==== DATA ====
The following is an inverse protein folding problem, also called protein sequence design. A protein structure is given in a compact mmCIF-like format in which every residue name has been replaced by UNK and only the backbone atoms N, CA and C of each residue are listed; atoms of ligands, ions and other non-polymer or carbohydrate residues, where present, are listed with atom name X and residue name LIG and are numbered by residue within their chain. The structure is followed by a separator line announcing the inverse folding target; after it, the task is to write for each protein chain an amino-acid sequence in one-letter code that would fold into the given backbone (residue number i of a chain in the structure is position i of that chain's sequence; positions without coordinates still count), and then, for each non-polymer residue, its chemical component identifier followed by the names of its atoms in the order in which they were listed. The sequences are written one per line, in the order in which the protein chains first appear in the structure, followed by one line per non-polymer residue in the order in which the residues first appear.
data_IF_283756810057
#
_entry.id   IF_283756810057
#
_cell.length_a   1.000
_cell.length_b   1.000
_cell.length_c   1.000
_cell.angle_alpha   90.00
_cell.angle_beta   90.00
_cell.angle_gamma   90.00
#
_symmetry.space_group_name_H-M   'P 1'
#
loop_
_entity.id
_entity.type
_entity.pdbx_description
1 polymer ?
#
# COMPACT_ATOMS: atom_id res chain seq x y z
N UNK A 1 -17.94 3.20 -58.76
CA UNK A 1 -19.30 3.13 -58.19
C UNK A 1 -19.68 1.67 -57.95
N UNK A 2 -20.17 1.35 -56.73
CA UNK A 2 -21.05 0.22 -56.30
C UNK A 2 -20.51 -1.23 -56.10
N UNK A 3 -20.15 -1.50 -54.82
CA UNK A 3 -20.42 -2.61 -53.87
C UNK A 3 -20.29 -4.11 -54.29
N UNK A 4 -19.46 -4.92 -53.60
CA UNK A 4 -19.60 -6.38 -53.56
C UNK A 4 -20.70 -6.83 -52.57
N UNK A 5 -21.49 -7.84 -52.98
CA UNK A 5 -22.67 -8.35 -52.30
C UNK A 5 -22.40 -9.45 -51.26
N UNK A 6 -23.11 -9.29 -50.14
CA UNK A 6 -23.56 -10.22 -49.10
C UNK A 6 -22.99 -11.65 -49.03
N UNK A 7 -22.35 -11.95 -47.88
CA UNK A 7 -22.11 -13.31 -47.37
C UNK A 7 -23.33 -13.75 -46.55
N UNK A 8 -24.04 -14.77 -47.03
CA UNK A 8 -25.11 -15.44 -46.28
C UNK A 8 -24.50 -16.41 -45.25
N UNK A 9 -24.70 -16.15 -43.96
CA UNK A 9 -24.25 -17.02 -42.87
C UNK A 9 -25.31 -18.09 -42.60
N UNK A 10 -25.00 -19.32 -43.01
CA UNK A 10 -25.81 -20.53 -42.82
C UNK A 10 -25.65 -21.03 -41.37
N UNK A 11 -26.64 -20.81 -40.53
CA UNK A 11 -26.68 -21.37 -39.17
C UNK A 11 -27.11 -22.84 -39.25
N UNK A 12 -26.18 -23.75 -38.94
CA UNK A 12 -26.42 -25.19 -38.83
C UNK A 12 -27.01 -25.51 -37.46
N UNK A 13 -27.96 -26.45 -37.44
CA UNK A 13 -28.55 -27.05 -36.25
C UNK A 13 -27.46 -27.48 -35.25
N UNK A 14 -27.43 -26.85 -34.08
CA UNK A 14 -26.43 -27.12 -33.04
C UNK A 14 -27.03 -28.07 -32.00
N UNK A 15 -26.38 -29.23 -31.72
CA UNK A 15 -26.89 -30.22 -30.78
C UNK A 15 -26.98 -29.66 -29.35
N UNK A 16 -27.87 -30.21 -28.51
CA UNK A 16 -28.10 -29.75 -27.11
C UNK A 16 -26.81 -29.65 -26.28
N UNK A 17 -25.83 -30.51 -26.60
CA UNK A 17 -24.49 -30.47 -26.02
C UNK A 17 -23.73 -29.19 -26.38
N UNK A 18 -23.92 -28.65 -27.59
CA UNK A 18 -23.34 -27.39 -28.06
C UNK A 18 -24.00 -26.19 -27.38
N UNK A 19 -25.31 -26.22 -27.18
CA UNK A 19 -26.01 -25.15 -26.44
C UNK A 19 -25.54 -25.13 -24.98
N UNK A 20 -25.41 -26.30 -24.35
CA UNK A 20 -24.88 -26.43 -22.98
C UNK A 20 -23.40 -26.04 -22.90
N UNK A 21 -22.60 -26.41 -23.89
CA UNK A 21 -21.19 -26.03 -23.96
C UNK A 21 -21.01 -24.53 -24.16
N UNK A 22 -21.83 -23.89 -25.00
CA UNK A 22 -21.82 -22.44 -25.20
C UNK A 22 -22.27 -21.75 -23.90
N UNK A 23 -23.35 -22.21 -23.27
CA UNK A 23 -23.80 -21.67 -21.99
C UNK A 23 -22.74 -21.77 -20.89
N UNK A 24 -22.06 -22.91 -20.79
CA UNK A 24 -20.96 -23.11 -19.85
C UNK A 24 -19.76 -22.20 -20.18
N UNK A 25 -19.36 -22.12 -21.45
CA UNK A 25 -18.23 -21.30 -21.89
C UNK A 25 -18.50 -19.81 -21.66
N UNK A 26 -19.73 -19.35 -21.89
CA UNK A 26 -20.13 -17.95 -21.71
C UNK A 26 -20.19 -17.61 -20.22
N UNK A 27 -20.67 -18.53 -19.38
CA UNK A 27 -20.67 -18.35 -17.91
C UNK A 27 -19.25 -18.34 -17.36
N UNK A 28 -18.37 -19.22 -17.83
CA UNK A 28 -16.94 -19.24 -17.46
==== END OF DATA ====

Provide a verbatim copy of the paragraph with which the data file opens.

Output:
The following is an inverse protein folding problem, also called protein sequence design. A protein structure is given in a compact mmCIF-like format in which every residue name has been replaced by UNK and only the backbone atoms N, CA and C of each residue are listed; atoms of ligands, ions and other non-polymer or carbohydrate residues, where present, are listed with atom name X and residue name LIG and are numbered by residue within their chain. The structure is followed by a separator line announcing the inverse folding target; after it, the task is to write for each protein chain an amino-acid sequence in one-letter code that would fold into the given backbone (residue number i of a chain in the structure is position i of that chain's sequence; positions without coordinates still count), and then, for each non-polymer residue, its chemical component identifier followed by the names of its atoms in the order in which they were listed. The sequences are written one per line, in the order in which the protein chains first appear in the structure, followed by one line per non-polymer residue in the order in which the residues first appear.